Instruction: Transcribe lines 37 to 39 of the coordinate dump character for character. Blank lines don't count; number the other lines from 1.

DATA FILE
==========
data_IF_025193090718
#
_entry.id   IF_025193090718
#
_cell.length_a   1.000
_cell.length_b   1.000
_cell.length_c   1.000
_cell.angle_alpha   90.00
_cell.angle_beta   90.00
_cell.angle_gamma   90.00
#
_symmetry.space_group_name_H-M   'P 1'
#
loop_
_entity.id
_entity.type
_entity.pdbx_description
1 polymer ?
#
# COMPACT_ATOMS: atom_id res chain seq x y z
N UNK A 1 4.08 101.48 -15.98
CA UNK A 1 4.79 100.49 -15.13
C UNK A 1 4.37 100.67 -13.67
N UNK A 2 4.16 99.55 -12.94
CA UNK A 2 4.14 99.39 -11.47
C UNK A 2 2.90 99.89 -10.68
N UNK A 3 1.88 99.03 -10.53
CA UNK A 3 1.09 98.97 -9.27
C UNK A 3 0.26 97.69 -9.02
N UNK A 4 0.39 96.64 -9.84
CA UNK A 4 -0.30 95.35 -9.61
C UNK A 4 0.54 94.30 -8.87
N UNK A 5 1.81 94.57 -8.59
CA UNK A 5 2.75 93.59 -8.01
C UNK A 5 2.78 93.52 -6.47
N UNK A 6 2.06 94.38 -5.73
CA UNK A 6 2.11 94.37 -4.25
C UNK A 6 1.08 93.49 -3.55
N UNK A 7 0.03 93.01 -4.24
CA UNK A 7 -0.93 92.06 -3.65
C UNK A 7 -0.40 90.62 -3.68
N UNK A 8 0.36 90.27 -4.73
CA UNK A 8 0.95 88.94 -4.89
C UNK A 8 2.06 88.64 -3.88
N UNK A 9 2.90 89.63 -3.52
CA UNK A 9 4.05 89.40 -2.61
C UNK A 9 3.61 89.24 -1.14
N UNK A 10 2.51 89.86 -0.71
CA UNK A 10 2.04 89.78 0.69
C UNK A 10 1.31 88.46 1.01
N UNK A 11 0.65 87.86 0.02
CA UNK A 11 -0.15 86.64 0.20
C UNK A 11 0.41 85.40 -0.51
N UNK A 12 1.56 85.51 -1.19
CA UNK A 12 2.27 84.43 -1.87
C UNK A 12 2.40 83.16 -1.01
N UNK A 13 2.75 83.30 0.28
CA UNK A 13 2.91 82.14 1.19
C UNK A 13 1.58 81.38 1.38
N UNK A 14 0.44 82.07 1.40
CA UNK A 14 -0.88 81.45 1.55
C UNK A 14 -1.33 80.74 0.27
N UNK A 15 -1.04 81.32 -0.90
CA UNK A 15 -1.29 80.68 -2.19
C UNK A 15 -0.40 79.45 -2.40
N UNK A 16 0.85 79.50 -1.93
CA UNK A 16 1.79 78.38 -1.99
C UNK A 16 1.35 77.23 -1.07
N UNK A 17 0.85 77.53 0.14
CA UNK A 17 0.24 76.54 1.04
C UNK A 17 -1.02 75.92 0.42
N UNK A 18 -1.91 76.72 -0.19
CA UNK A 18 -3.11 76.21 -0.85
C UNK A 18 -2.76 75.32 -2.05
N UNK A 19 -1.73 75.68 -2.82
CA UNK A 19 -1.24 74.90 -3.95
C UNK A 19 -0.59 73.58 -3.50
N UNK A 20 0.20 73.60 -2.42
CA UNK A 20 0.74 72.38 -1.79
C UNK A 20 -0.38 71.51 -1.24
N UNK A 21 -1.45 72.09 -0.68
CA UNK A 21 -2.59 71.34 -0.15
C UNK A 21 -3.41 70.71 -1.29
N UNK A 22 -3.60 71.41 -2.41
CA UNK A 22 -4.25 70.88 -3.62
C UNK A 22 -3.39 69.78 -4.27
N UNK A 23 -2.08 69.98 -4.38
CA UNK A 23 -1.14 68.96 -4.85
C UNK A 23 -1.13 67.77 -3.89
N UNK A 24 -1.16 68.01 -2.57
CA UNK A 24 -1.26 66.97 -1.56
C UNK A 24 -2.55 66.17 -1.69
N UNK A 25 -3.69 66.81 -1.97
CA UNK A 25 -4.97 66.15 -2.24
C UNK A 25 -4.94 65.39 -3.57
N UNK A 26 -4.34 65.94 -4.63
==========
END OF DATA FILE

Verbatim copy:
CA UNK A 6 2.11 94.37 -4.25
C UNK A 6 1.08 93.49 -3.55
N UNK A 7 0.03 93.01 -4.24